Printing to serial fixes digital reading

So, something really strange... I am working on a small project where I am reading pin values from the MCP23017 IO Expander. I then spin a motor, depending on the values of these digital inputs - if input A is high, then the motor may spin, otherwise it may not.

Now, for some reason, the program works perfectly when I read the values, then print them to serial, and then control the motors. But, for some reason beyond me, the code refuses to work when I remove the single line that prints the variable to serial. It just states that the pins are low, and therefore the motors may not spin. Then when I add just that single line:

Serial.println(Inhibits, BIN);

then it works again... and it works perfectly...

Has anyone had an issue like this before? I had thought it may be the compiler that is optimizing the variable away, but it doesn't help to add a line of arithmetic... The variable is also used multiple times later on and is a global...

Could it be a timing thing? Serial is pretty slow, and maybe that breather allowed something else to complete correctly?

@JonoClifford
Please read

Especially the bit about posting code. No one can help you with code they cannot see.

Another common problem that is affected by slight changes like this is writing outside the bounds of an array. Adding/removing a print can cause the compiler to rearrange things in memory, which changes what is being overwritten by the array write.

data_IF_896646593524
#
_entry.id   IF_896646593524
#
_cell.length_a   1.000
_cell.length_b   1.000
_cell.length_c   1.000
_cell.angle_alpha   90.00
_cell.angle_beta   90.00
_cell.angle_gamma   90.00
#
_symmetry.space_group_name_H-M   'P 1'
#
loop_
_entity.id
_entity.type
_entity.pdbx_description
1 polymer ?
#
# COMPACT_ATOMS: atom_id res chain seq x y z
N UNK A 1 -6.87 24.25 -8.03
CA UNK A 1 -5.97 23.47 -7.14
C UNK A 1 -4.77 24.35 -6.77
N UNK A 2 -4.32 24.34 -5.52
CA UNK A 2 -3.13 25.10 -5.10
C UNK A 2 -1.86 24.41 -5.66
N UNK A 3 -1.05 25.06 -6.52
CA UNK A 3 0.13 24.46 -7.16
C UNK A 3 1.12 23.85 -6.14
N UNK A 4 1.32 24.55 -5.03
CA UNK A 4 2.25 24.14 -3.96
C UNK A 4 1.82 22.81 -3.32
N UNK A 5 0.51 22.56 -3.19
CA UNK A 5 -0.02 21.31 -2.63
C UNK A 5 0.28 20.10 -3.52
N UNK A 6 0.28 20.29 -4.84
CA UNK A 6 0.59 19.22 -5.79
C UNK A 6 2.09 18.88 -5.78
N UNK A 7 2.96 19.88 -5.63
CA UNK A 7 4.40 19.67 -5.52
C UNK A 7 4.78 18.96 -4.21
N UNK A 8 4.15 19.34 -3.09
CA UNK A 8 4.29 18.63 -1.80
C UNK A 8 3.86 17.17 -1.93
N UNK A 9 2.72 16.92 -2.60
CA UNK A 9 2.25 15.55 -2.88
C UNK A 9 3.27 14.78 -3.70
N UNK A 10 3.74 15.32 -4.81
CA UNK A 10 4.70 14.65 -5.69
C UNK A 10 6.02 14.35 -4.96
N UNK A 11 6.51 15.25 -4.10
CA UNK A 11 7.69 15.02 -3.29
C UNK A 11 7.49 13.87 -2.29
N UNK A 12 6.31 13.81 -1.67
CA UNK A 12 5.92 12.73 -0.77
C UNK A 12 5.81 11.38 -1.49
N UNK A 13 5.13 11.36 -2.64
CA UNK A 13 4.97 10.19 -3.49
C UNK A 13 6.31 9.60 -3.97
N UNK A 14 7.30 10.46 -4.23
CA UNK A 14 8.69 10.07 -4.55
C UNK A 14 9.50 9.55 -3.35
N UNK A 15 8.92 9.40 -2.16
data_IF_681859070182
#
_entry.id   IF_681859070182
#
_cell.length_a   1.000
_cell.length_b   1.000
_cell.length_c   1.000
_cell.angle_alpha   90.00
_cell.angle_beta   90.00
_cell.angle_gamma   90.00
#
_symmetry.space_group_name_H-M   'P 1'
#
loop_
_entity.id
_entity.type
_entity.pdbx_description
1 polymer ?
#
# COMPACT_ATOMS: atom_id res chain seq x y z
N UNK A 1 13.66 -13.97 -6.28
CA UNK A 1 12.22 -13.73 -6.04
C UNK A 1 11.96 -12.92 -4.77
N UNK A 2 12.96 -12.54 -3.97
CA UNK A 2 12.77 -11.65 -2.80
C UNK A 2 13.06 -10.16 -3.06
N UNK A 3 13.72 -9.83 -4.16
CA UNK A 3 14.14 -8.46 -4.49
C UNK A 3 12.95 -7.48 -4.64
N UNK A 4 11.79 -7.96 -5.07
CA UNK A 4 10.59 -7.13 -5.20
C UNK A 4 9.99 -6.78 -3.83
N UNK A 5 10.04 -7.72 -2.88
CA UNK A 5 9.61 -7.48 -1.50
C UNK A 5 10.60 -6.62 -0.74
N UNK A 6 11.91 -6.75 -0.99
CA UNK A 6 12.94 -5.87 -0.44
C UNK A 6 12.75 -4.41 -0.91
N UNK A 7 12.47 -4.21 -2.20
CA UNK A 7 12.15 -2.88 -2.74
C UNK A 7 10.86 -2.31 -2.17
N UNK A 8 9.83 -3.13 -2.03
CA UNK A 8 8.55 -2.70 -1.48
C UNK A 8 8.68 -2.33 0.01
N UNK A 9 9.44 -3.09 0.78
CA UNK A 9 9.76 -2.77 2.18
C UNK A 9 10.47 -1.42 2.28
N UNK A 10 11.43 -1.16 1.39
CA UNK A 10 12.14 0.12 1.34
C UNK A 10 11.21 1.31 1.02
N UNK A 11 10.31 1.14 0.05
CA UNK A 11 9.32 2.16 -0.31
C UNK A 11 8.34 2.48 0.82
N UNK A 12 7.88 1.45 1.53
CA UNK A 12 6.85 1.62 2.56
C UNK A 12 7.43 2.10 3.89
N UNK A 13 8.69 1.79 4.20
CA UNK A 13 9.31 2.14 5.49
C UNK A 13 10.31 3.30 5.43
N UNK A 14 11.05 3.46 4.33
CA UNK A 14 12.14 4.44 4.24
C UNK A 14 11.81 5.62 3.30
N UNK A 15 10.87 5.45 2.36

post the code using "</>"

Post. The. Code.

I thought it may have been, so I added a 1000ms delay to test the theory - but no luck...

Its a couple hundred lines. The only line of interest is included in the question

OK, here is my answer : well a couple of characters as I assume these are the only ones of interest :

nd the

Do you see why you need to post the full code?

A couple of hundred lines is nothing for most of us here to scan through.

So: for those following, I got it working without needing to print to serial. What did work was to subtract 1, and then add 1. When I had tested earlier doing some math, I had added 0b0 - which I assume the compiler chucked. It worked to sub 1 in one line, and add 1 in the next. I just need to check margin cases that could cause overflow in the ALU and that that is handled properly... Perhaps I should say (if byte>1, sub 1 then add 1, else add 1, then sub 1)

really? Man are you lucky that you made such a pickle run. This is neither programming nor debugging, this is just botch and it can and will cause you problems again at any time. This is the only place where you can be absolutely sure of your secret code with this botched alleged bug fix.

Lol. My car won't start... here is a picture of the car key - tell me why it won't start.

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